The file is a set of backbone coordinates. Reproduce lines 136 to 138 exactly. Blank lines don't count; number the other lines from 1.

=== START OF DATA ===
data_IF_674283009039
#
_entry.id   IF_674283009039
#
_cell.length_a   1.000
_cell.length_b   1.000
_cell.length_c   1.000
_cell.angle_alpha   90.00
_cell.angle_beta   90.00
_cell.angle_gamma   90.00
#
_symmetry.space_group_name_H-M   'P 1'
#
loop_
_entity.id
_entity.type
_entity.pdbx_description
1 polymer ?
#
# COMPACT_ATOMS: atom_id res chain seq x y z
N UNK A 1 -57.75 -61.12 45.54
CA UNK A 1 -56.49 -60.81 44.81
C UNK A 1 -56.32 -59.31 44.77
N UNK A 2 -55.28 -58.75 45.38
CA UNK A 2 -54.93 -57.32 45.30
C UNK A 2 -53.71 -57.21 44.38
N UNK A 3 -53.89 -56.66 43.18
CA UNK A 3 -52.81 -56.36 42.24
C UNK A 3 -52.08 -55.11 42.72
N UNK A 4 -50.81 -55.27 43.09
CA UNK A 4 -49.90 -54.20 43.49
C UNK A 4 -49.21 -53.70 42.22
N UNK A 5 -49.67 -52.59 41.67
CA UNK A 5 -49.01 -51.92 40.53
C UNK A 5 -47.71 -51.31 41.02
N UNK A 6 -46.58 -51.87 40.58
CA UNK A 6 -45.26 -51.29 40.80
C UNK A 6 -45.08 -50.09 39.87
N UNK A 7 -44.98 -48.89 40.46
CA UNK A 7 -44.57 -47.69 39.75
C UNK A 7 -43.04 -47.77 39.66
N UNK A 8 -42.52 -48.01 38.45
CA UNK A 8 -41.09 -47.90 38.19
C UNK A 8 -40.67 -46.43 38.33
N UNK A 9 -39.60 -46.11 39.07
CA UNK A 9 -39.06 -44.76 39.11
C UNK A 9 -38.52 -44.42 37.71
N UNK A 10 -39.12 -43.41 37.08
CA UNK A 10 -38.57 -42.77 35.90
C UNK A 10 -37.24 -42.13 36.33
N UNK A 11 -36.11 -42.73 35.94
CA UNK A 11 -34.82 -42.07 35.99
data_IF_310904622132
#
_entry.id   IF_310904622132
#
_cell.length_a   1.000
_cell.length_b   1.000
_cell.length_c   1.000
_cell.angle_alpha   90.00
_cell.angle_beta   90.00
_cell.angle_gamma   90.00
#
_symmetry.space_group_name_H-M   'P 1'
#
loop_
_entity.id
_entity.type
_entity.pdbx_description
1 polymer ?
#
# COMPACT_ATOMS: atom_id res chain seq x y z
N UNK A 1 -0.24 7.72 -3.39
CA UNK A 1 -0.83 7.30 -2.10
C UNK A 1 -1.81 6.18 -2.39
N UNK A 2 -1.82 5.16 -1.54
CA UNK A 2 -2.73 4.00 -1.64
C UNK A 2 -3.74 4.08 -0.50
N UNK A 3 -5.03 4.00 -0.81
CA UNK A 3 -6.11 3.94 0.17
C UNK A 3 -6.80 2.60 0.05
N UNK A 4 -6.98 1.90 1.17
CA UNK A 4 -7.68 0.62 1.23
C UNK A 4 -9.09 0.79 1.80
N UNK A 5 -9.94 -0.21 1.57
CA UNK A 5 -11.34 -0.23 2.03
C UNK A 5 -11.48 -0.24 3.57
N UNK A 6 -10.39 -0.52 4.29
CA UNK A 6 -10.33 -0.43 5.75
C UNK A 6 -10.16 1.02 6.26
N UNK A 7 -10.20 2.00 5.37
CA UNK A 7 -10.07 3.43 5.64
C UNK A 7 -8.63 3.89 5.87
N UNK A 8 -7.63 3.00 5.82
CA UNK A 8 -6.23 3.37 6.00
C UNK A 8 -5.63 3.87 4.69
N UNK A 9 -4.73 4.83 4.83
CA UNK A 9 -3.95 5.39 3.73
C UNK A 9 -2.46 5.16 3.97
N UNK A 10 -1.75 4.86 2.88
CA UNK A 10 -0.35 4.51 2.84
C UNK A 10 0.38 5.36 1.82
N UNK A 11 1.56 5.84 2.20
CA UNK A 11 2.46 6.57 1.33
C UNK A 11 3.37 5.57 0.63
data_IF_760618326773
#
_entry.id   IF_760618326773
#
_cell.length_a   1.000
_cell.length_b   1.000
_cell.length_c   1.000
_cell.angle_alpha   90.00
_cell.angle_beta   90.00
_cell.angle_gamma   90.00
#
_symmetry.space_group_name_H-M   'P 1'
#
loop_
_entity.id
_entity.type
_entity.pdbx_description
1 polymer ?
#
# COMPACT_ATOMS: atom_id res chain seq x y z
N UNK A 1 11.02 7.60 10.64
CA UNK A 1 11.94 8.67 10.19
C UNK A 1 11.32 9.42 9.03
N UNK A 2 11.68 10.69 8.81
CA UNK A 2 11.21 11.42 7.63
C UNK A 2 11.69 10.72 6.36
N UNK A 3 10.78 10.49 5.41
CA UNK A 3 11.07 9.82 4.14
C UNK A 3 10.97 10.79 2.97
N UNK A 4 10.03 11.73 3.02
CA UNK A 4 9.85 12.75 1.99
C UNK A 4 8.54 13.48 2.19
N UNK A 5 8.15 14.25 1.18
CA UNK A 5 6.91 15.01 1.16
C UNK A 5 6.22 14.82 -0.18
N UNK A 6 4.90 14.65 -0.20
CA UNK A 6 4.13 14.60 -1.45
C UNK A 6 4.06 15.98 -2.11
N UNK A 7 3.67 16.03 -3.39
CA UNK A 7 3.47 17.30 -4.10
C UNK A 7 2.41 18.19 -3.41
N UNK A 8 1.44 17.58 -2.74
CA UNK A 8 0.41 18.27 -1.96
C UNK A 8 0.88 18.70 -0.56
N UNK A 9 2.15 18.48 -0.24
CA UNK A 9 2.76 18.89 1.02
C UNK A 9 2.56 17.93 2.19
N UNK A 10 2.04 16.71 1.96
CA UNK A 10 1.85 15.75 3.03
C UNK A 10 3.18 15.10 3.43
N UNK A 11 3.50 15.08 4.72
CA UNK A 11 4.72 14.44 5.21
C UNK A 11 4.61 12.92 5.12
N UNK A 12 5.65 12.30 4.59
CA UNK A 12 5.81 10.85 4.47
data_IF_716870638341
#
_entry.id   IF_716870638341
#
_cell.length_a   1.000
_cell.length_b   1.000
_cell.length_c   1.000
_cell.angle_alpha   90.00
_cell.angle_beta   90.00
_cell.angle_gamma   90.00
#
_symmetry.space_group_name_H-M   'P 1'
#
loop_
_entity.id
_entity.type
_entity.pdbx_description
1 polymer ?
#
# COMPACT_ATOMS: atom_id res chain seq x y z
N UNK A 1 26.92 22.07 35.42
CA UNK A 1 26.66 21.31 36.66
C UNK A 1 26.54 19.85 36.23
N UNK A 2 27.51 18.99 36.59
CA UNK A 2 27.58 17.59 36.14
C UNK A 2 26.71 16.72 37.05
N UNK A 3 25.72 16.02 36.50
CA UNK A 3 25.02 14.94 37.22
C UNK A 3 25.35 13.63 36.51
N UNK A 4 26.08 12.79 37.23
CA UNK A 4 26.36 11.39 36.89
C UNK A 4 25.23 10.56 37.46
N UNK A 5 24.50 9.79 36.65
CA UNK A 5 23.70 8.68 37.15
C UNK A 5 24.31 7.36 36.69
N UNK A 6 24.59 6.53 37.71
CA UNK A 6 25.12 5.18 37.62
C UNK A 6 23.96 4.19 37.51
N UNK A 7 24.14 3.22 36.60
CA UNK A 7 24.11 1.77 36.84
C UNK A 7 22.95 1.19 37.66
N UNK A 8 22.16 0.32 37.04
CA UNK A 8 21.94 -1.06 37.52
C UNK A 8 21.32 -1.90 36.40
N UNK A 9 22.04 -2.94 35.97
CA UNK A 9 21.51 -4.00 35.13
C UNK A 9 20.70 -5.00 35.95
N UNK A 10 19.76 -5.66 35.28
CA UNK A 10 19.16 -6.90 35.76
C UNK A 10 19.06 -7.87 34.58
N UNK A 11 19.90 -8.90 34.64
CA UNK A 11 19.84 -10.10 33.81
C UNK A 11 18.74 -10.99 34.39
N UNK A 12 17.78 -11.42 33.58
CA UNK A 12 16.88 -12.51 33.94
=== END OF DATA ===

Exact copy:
CA UNK A 4 9.85 12.75 1.99
C UNK A 4 8.54 13.48 2.19
N UNK A 5 8.15 14.25 1.18